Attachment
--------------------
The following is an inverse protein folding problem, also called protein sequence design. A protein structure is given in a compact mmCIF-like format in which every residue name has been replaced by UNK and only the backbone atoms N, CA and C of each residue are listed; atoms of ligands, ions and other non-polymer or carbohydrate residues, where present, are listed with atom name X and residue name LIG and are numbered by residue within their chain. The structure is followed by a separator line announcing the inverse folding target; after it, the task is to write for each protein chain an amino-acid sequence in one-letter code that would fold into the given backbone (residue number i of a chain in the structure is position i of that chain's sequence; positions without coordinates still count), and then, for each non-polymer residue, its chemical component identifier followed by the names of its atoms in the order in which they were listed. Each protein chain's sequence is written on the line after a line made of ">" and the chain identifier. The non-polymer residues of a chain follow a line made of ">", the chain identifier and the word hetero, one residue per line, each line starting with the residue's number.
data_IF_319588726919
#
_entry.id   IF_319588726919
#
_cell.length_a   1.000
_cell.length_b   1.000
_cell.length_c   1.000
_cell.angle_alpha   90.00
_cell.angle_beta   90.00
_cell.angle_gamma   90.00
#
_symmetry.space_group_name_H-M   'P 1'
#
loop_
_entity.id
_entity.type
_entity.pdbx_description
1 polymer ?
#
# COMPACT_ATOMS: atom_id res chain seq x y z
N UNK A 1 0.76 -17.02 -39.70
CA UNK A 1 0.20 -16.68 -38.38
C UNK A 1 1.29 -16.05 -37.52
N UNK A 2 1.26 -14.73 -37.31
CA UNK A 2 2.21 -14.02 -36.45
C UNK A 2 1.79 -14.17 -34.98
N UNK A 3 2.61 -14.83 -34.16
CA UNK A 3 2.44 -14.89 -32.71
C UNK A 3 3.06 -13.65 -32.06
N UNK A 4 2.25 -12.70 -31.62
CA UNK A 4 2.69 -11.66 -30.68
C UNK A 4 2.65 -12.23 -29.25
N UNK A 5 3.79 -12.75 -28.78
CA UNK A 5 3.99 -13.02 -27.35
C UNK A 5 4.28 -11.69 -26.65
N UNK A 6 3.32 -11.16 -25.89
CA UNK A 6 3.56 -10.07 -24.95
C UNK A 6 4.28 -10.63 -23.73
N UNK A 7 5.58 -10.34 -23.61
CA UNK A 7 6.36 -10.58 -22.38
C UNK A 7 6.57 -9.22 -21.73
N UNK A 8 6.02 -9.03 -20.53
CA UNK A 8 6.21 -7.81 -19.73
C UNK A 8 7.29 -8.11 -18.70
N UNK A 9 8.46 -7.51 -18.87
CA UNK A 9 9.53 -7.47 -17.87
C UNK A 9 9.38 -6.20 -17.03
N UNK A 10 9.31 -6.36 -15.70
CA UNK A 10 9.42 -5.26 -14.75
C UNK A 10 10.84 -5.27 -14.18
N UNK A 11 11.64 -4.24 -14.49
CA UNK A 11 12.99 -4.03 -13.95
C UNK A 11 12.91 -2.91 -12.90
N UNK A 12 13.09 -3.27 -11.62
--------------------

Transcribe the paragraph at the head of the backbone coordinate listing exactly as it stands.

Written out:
The following is an inverse protein folding problem, also called protein sequence design. A protein structure is given in a compact mmCIF-like format in which every residue name has been replaced by UNK and only the backbone atoms N, CA and C of each residue are listed; atoms of ligands, ions and other non-polymer or carbohydrate residues, where present, are listed with atom name X and residue name LIG and are numbered by residue within their chain. The structure is followed by a separator line announcing the inverse folding target; after it, the task is to write for each protein chain an amino-acid sequence in one-letter code that would fold into the given backbone (residue number i of a chain in the structure is position i of that chain's sequence; positions without coordinates still count), and then, for each non-polymer residue, its chemical component identifier followed by the names of its atoms in the order in which they were listed. Each protein chain's sequence is written on the line after a line made of ">" and the chain identifier. The non-polymer residues of a chain follow a line made of ">", the chain identifier and the word hetero, one residue per line, each line starting with the residue's number.